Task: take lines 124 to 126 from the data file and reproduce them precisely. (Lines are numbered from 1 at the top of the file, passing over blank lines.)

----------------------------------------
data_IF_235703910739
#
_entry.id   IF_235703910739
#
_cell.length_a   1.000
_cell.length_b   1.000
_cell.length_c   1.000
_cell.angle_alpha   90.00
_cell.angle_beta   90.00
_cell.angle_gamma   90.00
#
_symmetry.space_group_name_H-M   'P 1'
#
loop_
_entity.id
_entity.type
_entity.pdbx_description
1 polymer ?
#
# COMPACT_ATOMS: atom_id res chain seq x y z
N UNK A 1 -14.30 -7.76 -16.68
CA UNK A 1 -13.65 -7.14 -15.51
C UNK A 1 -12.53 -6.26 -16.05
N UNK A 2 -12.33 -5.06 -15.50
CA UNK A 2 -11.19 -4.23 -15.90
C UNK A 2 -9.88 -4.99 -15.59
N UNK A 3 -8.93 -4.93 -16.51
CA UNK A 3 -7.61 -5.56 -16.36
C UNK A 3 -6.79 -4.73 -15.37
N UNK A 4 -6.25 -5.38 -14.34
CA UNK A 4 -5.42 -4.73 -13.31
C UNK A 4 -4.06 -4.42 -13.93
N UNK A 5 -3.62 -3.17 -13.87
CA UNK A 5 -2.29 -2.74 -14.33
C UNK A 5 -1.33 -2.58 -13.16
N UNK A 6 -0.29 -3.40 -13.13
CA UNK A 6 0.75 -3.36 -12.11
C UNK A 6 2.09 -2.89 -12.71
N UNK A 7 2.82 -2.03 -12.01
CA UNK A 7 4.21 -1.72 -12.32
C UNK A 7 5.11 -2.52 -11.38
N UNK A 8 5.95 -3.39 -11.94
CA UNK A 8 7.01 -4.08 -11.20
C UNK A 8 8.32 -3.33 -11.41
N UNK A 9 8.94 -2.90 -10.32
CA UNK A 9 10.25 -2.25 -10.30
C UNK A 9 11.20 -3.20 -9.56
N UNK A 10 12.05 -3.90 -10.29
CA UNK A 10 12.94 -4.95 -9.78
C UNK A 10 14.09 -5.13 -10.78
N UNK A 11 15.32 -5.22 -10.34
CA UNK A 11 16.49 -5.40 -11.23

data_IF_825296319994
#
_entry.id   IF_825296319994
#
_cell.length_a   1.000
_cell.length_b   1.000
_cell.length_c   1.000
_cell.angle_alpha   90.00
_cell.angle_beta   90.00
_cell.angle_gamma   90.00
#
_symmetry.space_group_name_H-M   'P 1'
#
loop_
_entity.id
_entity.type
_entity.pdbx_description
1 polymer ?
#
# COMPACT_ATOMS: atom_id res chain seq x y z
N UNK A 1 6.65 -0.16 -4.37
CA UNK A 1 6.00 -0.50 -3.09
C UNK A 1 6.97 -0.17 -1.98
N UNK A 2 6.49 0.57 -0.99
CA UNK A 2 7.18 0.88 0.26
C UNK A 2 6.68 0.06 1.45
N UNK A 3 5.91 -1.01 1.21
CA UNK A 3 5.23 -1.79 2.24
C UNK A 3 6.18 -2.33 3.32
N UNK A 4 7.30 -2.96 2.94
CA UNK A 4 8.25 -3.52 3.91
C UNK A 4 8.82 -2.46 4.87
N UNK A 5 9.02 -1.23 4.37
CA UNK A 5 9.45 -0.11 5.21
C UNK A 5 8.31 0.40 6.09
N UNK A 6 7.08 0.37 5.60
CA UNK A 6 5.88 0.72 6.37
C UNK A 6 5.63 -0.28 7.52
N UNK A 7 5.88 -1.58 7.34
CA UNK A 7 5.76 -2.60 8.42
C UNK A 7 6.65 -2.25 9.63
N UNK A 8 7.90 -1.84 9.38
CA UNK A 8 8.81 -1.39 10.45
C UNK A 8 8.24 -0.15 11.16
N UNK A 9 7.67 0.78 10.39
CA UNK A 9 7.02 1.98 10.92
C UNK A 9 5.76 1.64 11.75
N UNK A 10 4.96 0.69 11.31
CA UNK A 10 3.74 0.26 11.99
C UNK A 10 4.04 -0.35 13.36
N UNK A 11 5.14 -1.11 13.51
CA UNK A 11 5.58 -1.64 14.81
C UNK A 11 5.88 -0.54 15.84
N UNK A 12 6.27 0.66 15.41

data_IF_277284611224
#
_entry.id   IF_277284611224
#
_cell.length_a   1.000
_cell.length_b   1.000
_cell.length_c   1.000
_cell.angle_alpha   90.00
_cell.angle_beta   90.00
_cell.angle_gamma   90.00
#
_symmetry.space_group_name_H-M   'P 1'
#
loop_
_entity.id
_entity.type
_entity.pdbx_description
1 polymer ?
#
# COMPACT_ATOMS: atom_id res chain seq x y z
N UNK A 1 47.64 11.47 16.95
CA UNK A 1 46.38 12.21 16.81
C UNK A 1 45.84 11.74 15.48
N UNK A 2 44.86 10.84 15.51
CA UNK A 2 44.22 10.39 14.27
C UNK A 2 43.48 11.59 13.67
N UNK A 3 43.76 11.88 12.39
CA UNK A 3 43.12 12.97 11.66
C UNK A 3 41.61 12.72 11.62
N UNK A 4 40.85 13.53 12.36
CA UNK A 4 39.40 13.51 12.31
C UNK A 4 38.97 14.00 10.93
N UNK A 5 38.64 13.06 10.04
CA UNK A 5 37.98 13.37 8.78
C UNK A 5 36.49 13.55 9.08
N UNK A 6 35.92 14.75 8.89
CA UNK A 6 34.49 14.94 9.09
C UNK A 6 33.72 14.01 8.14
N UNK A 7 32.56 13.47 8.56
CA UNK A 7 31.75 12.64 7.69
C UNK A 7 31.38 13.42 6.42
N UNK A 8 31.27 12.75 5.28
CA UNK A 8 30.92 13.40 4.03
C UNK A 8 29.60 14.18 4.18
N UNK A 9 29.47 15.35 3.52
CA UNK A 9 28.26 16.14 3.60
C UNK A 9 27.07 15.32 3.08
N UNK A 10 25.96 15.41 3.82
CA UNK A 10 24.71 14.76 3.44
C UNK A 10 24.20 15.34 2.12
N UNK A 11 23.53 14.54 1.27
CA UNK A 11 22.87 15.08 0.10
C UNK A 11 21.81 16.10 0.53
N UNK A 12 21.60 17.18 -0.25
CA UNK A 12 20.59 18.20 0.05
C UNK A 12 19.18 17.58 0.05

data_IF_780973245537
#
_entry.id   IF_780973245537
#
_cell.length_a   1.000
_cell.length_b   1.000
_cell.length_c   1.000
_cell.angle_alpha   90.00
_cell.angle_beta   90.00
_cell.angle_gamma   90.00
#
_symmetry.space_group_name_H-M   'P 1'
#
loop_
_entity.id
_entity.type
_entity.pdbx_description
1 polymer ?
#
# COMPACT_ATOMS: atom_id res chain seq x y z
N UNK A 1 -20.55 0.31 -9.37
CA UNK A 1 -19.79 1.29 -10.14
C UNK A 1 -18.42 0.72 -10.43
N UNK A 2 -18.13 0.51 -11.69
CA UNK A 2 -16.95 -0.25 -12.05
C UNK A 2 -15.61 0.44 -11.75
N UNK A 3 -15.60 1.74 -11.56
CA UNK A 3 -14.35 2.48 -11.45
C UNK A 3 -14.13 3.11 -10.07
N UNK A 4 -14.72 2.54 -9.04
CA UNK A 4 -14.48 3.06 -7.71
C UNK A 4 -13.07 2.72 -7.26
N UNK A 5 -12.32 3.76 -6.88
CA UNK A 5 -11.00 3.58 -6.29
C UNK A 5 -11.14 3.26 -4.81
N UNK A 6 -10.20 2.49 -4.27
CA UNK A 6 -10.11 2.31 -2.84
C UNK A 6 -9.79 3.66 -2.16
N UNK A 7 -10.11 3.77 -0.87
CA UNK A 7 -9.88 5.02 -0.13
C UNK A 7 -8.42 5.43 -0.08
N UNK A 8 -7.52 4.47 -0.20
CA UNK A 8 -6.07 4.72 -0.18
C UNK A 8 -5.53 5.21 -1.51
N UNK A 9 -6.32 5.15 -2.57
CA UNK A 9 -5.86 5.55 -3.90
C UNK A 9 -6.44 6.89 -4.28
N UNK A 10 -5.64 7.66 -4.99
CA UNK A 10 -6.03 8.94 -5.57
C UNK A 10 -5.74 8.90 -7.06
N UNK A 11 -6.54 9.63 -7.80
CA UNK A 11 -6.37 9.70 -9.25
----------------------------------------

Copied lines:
1 polymer ?
#
# COMPACT_ATOMS: atom_id res chain seq x y z